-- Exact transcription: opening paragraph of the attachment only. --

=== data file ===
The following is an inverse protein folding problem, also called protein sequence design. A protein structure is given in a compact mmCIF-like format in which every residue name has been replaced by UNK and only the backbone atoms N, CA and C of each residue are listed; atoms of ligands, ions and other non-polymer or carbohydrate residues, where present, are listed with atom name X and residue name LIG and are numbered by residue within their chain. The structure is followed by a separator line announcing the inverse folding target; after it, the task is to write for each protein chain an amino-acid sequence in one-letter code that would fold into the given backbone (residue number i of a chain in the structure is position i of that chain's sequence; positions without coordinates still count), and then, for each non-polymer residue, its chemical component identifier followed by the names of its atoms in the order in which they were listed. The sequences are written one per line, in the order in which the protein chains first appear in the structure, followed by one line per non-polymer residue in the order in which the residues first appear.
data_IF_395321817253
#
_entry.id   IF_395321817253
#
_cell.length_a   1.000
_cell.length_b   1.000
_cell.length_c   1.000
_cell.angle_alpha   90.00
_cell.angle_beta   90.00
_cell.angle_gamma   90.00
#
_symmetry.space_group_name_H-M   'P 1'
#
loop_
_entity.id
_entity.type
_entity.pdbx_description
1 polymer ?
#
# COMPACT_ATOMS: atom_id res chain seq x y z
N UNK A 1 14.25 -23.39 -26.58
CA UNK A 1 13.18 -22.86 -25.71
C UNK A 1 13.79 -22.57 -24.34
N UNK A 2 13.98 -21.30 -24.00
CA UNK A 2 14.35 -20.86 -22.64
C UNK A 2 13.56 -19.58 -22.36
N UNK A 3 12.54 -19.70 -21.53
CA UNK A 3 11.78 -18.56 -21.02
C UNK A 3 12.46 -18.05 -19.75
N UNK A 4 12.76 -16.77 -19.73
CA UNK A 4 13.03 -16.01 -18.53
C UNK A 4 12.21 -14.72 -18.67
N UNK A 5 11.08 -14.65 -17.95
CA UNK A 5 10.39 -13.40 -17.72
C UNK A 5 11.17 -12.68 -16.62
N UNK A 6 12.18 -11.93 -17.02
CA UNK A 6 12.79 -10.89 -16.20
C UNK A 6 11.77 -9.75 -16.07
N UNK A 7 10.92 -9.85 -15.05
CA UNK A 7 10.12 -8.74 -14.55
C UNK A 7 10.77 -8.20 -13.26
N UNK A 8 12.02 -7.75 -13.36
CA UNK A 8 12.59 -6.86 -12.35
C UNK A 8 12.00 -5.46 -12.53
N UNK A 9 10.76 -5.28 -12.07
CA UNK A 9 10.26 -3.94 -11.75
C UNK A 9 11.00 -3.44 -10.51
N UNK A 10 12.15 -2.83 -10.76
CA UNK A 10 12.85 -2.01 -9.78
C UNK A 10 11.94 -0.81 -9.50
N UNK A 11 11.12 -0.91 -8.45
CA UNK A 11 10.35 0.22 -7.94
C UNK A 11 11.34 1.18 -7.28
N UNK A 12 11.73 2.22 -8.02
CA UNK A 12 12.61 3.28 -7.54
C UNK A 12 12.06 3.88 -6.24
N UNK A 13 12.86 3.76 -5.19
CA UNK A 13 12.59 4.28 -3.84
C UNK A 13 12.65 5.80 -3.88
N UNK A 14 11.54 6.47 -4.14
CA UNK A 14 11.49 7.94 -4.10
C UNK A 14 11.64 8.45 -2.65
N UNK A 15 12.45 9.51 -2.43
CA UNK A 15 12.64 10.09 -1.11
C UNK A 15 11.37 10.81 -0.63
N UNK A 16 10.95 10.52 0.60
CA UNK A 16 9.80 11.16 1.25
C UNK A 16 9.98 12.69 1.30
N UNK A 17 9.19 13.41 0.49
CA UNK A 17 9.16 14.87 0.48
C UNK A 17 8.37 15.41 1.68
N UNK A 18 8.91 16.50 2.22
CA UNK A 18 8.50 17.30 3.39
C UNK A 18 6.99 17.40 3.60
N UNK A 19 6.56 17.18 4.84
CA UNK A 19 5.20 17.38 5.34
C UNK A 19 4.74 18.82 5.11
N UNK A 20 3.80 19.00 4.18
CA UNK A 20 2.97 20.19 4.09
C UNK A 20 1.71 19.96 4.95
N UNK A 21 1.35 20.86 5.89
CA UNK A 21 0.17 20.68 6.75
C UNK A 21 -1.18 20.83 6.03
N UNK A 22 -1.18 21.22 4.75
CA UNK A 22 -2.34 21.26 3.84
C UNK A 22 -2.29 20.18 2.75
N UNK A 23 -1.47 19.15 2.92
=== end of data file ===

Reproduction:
The following is an inverse protein folding problem, also called protein sequence design. A protein structure is given in a compact mmCIF-like format in which every residue name has been replaced by UNK and only the backbone atoms N, CA and C of each residue are listed; atoms of ligands, ions and other non-polymer or carbohydrate residues, where present, are listed with atom name X and residue name LIG and are numbered by residue within their chain. The structure is followed by a separator line announcing the inverse folding target; after it, the task is to write for each protein chain an amino-acid sequence in one-letter code that would fold into the given backbone (residue number i of a chain in the structure is position i of that chain's sequence; positions without coordinates still count), and then, for each non-polymer residue, its chemical component identifier followed by the names of its atoms in the order in which they were listed. The sequences are written one per line, in the order in which the protein chains first appear in the structure, followed by one line per non-polymer residue in the order in which the residues first appear.